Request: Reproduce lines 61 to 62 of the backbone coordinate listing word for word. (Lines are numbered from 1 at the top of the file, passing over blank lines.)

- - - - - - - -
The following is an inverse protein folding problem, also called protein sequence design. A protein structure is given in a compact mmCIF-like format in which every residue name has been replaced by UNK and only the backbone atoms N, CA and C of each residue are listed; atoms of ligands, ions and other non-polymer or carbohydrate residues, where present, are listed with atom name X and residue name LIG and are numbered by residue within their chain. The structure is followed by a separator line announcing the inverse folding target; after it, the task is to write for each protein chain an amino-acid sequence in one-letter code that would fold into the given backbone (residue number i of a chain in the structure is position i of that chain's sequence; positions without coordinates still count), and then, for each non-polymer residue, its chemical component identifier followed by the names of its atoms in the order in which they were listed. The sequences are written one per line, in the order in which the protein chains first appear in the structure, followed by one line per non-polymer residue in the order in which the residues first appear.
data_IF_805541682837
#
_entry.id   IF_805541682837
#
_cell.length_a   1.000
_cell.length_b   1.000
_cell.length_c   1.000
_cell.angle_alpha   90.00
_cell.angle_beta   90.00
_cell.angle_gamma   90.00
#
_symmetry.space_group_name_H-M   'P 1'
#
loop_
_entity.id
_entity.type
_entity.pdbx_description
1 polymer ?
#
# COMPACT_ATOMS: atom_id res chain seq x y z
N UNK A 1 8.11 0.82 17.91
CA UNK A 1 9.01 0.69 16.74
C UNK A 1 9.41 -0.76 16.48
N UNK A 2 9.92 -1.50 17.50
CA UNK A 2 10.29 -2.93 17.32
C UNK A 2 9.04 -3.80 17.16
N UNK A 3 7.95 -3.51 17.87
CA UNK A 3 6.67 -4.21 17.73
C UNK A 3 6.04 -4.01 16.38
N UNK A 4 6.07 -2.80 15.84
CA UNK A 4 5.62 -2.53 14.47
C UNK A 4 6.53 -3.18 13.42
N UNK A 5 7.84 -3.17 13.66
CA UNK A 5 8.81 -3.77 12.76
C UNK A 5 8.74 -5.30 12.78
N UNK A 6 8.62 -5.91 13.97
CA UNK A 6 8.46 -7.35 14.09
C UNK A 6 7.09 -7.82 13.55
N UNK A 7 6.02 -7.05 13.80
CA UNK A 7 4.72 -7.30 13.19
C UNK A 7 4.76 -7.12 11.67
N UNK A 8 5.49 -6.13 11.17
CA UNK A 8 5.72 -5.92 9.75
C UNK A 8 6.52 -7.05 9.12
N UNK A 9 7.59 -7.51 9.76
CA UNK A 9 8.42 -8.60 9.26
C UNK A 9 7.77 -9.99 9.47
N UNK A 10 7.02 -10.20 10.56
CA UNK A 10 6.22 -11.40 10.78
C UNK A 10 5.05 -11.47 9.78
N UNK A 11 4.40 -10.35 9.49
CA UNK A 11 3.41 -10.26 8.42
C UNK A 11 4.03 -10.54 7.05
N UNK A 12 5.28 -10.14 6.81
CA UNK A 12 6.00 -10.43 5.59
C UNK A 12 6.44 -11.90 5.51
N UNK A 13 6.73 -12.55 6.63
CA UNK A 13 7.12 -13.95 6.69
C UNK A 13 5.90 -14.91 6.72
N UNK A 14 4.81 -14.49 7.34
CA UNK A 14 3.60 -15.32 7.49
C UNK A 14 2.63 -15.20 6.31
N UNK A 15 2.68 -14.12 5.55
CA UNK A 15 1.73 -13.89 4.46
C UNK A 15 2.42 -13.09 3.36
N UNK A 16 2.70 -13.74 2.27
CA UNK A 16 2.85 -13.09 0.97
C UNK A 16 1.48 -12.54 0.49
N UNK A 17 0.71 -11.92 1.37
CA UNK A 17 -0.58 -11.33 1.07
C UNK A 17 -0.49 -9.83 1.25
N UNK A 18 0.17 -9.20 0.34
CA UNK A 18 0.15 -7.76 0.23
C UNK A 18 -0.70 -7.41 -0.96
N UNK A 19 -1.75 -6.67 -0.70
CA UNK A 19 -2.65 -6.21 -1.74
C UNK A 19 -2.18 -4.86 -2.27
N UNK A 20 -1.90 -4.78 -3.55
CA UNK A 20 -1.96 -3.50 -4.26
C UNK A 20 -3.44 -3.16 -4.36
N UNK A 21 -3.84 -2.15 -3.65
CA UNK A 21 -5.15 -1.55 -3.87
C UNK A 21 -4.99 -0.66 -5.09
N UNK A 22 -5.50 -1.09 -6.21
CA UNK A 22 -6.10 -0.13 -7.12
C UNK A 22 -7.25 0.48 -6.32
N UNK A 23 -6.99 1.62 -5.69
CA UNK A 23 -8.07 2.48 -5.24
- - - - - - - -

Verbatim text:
N UNK A 14 4.81 -14.49 7.34
CA UNK A 14 3.60 -15.32 7.49